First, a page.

Part of the appeal of tiny living is that it allows people to focus more on what really matters, which usually means spending more time with others. A great way of doing this is by utilising community spaces for larger gatherings; if you can’t fit everyone round your tiny table for celebration meals, why not have them in your local community centre and invite other people from the community along too. When the weather is good, make use of natural spaces in the community such as parks and beaches.

5. Make Space to be Alone

Sharing your tiny home is great but, if you’re not careful, you can tread on each other’s toes. Make sure you make time and space to be alone. This can be done easier outside of the house when space is of limited supply. Go exploring the local area and find places that are perfect for alone time, whether it’s cafes, gyms, libraries or outside places. For many people, this is key to making their tiny home lifestyle work long-term.

 

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Micro-Living: Are Small Spaces the Next Big Thing?

Micro-Living refers to tiny living spaces that are deliberately designed not to conform to minimum space standards. Whilst some people live this way out of necessity, micro-living is becoming an extremely popular choice for people worldwide as an offshoot of the broader minimalist movement. In this post, we explore why micro-living is becoming so popular.

Money-Saving

One pretty obvious reason why downsizing might be a popular choice is that it gives people the opportunity to save money. Whether you buy or rent, size is usually the best indicator of price after location. Generally, the smaller your property, the less you pay out each month on rent or mortgage payments relative to other properties in the same area.

The cost of utilities and household bills also tends to correlate to the size of a property – think of the extra energy it takes to power a large house or the council tax banding associated with having more rooms. Downsize your space, downsize your bills.

Another way micro-living can save you money is by limiting the space you have available to accumulate things. Which cost money. It forces people to be selective about the material items they buy, leaving more money in their pocket and less in the store.

So, for practical money-saving reasons, micro-living is a great idea. But, for many people, the appeal goes much deeper than that…

Minimalist Lifestyle

The minimalist lifestyle generally refers to the rejection of the consumerist notion that material possessions can bring happiness. Minimalists seek to reduce the number of material possessions they have, with each item they own being justified as something which is necessary, useful or bringing joy.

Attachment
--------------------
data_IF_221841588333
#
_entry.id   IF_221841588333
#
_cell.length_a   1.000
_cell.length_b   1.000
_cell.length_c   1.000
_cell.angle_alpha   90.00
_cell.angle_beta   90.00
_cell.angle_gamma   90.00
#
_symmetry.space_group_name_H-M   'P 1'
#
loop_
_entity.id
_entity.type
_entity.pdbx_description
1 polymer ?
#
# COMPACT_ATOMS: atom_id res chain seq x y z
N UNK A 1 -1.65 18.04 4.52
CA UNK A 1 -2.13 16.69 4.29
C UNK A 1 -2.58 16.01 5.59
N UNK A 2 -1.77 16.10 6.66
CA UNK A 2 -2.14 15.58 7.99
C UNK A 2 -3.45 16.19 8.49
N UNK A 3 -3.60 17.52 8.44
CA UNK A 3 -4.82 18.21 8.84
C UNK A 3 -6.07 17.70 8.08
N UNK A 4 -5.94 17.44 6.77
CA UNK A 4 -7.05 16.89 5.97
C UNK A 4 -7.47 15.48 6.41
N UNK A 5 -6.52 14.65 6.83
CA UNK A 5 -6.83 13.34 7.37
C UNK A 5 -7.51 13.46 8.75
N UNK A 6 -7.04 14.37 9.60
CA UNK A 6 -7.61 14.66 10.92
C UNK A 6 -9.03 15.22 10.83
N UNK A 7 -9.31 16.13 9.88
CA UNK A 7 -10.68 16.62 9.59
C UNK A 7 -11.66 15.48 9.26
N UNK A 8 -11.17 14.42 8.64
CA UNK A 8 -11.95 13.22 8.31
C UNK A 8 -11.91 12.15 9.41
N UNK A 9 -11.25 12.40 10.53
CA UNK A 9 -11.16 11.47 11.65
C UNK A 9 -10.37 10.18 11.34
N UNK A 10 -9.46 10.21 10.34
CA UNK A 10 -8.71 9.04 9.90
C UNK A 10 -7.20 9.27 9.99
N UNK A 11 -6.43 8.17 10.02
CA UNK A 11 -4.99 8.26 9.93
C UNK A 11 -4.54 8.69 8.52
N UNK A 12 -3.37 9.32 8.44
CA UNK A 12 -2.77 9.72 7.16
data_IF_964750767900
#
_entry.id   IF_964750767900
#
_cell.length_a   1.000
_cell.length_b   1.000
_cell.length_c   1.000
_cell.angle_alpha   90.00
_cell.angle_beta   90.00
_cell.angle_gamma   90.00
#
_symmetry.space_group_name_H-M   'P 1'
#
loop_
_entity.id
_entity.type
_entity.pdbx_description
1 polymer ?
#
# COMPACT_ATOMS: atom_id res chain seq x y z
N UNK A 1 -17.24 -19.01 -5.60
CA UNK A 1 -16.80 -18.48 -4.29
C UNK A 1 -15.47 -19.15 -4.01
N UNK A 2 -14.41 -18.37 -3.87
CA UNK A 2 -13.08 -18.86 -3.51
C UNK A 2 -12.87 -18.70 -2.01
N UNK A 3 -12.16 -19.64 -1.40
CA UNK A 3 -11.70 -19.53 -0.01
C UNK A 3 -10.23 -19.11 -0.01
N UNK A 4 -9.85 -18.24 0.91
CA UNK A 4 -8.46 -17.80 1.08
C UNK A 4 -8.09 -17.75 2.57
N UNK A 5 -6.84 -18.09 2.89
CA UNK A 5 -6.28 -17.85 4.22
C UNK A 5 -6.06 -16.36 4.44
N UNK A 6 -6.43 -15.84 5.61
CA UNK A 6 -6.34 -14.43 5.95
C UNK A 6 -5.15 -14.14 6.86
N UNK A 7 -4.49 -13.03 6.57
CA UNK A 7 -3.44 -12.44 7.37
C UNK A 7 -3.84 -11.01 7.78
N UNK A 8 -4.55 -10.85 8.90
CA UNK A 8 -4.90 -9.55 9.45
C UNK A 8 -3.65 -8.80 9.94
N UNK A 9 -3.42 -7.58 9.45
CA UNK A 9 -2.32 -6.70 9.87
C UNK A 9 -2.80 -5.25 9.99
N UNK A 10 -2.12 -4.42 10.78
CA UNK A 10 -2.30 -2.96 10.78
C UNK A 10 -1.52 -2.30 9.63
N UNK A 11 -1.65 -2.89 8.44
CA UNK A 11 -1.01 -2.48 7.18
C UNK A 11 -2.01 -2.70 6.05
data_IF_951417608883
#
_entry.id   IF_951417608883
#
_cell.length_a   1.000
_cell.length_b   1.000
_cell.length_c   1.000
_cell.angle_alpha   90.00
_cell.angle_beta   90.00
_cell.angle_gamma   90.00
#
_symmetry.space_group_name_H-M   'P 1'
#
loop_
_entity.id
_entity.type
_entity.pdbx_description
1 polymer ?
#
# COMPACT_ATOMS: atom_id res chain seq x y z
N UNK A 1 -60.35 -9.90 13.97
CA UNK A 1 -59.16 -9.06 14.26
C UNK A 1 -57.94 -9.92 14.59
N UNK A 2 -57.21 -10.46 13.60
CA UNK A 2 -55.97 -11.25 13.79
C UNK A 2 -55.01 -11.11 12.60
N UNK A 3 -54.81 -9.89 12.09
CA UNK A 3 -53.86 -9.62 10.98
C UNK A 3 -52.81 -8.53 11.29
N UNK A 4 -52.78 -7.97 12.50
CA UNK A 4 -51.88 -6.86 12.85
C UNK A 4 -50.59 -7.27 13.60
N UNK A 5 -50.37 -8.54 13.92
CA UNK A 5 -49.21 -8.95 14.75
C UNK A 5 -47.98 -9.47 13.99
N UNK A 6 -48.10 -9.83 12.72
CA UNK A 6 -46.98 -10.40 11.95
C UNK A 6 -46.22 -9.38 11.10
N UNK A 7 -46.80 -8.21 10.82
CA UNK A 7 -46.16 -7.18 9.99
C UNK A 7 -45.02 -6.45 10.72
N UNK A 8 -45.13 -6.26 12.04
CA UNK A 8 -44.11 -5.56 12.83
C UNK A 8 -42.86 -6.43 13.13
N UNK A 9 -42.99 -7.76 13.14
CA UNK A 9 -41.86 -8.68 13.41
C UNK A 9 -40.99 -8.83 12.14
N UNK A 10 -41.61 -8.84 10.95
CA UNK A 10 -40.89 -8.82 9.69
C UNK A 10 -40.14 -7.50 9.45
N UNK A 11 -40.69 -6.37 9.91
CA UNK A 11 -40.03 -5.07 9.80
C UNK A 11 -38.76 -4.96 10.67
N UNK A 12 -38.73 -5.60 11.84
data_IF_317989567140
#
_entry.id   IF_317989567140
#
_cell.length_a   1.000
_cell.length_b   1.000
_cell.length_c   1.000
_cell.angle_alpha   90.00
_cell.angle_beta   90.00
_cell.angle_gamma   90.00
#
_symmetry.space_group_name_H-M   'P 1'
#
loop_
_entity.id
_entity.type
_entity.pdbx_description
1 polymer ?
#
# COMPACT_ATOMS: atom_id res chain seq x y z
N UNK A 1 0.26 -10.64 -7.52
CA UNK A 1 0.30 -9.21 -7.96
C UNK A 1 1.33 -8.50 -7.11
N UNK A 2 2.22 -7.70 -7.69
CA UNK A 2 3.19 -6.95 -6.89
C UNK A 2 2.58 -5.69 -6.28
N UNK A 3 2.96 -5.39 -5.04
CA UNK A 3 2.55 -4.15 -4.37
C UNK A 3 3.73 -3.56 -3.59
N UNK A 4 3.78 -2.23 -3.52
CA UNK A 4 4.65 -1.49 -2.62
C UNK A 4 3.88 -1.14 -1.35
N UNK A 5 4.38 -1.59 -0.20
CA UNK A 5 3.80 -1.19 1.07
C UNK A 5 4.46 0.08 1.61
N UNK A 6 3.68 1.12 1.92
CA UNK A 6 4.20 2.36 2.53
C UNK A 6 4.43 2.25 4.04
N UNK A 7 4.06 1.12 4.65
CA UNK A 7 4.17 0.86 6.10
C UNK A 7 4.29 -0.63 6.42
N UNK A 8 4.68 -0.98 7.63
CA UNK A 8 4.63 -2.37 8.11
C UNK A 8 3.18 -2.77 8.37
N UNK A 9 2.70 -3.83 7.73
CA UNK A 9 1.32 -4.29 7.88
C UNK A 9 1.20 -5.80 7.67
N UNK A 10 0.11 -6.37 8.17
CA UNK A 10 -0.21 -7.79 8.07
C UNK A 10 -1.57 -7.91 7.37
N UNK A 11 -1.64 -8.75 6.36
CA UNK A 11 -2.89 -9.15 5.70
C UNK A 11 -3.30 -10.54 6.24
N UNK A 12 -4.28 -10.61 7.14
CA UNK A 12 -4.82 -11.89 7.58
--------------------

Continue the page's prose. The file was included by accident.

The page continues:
Of the many reasons that minimalism continues to grow in popularity is the sense of escape it offers to the mainstream culture which, for many people, has caused nothing but stress and dissatisfaction. People, in western societies at least, increasingly feel overworked, underpaid and that their lives lack meaning. When they turn to minimalism, they free up time and space for the things that really matter such as people and spending time doing what they love.

Micro-living is one expression of a minimalist lifestyle; when people drastically downsize, they necessarily must have minimal possessions because they simply cannot fit them into their property. Tiny living spaces directly challenge the long-held value that we have put on the idea of property and property ownership in western capitalist societies.

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Solving the World’s Problems

For some people, micro-living is not simply a personal choice but rather a solution to many of the modern problems we are facing in the world today. Of these problems, the primary one that comes to mind is overpopulation. We simply don’t have enough space to keep building houses for the ever-growing population. Micro-living offers a way of solving this problem – if we all live in tiny houses, more of us can squeeze onto the finite space we have available.

Another major issue that micro-living can go some way towards helping is the environmental crisis. Our properties, and the things we fill them up with, use vital resources which are depleting at an alarming rate. Smaller properties which demand us to buy less stuff are perhaps one part of the solution. Where micro-living really makes headway in this argument is when reclaimed materials and resources are used to create the living spaces and they are designed to be super eco-friendly in their energy usage.

As well as environmental decline and overpopulation, micro-living is also seen by some as a possible solution to the homelessness crisis. Smaller properties are often more accessible to those on a low income who may otherwise have nowhere to live. In some places, experiments have been done using shipping containers as temporary housing for the homeless, which is one example of micro-living in practice.

So whilst micro-living can not claim to be the complete solution to any of these major problems, it is perhaps a creative element that, in combination with other things, can make a real difference.

Whether for practical, ideological or ethical reasons, micro-living appeals to many people. Whilst some people value their space too much to drastically downsize, the micro-living trend is a great example of the growing innovation we are seeing surrounding living spaces.